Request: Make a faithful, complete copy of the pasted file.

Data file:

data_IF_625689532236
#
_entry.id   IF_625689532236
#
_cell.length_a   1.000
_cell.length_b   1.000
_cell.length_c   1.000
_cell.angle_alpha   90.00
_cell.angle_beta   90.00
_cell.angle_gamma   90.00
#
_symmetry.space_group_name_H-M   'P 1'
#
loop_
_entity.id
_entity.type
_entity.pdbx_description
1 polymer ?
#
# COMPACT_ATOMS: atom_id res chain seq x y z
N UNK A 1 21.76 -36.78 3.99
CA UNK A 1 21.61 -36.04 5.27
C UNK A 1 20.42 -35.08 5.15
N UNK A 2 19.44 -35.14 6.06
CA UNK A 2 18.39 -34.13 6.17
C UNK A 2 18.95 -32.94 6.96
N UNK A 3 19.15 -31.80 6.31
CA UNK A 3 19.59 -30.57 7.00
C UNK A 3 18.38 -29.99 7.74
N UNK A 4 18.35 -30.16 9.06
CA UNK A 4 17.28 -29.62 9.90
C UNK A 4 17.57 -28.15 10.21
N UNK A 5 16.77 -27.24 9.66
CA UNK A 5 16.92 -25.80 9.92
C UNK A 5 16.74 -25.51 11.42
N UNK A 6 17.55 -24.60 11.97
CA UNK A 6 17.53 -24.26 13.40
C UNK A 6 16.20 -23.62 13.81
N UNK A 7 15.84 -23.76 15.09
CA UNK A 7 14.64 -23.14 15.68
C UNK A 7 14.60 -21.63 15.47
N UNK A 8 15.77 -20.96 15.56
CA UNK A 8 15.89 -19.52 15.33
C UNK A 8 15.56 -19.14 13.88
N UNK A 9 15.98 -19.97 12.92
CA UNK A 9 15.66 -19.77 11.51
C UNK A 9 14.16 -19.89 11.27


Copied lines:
data_IF_625689532236
#
_entry.id   IF_625689532236
#
_cell.length_a   1.000
_cell.length_b   1.000
_cell.length_c   1.000
_cell.angle_alpha   90.00
_cell.angle_beta   90.00
_cell.angle_gamma   90.00
#
_symmetry.space_group_name_H-M   'P 1'
#
loop_
_entity.id
_entity.type
_entity.pdbx_description
1 polymer ?
#
# COMPACT_ATOMS: atom_id res chain seq x y z
N UNK A 1 21.76 -36.78 3.99
CA UNK A 1 21.61 -36.04 5.27
C UNK A 1 20.42 -35.08 5.15
N UNK A 2 19.44 -35.14 6.06
CA UNK A 2 18.39 -34.13 6.17
C UNK A 2 18.95 -32.94 6.96
N UNK A 3 19.15 -31.80 6.31
CA UNK A 3 19.59 -30.57 7.00
C UNK A 3 18.38 -29.99 7.74
N UNK A 4 18.35 -30.16 9.06
CA UNK A 4 17.28 -29.62 9.90
C UNK A 4 17.57 -28.15 10.21
N UNK A 5 16.77 -27.24 9.66
CA UNK A 5 16.92 -25.80 9.92
C UNK A 5 16.74 -25.51 11.42
N UNK A 6 17.55 -24.60 11.97
CA UNK A 6 17.53 -24.26 13.40
C UNK A 6 16.20 -23.62 13.81
N UNK A 7 15.84 -23.76 15.09
CA UNK A 7 14.64 -23.14 15.68
C UNK A 7 14.60 -21.63 15.47
N UNK A 8 15.77 -20.96 15.56
CA UNK A 8 15.89 -19.52 15.33
C UNK A 8 15.56 -19.14 13.88
N UNK A 9 15.98 -19.97 12.92
CA UNK A 9 15.66 -19.77 11.51
C UNK A 9 14.16 -19.89 11.27